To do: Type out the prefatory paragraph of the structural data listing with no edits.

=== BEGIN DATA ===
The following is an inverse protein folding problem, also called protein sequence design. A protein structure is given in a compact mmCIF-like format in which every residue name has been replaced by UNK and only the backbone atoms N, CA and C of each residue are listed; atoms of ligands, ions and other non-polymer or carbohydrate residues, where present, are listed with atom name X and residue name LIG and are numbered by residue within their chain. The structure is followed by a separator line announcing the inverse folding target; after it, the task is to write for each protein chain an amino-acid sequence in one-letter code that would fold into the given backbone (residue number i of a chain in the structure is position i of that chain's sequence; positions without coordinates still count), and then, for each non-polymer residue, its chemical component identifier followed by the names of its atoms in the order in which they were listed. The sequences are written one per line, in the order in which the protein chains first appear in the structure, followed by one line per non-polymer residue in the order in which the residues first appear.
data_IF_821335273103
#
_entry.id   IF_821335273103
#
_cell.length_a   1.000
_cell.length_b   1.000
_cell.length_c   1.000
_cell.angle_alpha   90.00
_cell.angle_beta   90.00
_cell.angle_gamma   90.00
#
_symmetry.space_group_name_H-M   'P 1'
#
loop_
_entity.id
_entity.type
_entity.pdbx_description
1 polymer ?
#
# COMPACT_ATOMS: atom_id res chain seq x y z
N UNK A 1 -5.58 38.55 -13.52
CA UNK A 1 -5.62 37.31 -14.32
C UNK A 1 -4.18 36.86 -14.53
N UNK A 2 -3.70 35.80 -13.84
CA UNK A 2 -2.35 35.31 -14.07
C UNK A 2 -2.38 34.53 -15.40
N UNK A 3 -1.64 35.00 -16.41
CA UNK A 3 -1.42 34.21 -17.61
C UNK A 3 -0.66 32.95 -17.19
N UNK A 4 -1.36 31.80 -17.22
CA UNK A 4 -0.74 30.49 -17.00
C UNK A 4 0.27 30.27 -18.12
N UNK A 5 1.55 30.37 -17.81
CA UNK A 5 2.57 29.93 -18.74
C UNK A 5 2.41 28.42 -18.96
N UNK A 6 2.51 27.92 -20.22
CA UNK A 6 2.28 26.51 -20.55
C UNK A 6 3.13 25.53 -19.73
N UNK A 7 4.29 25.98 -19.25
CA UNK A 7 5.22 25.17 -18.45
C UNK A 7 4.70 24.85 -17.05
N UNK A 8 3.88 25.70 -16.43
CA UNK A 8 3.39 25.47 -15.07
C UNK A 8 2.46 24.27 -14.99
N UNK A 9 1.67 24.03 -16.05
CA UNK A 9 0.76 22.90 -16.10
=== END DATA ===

The following is an inverse protein folding problem, also called protein sequence design. A protein structure is given in a compact mmCIF-like format in which every residue name has been replaced by UNK and only the backbone atoms N, CA and C of each residue are listed; atoms of ligands, ions and other non-polymer or carbohydrate residues, where present, are listed with atom name X and residue name LIG and are numbered by residue within their chain. The structure is followed by a separator line announcing the inverse folding target; after it, the task is to write for each protein chain an amino-acid sequence in one-letter code that would fold into the given backbone (residue number i of a chain in the structure is position i of that chain's sequence; positions without coordinates still count), and then, for each non-polymer residue, its chemical component identifier followed by the names of its atoms in the order in which they were listed. The sequences are written one per line, in the order in which the protein chains first appear in the structure, followed by one line per non-polymer residue in the order in which the residues first appear.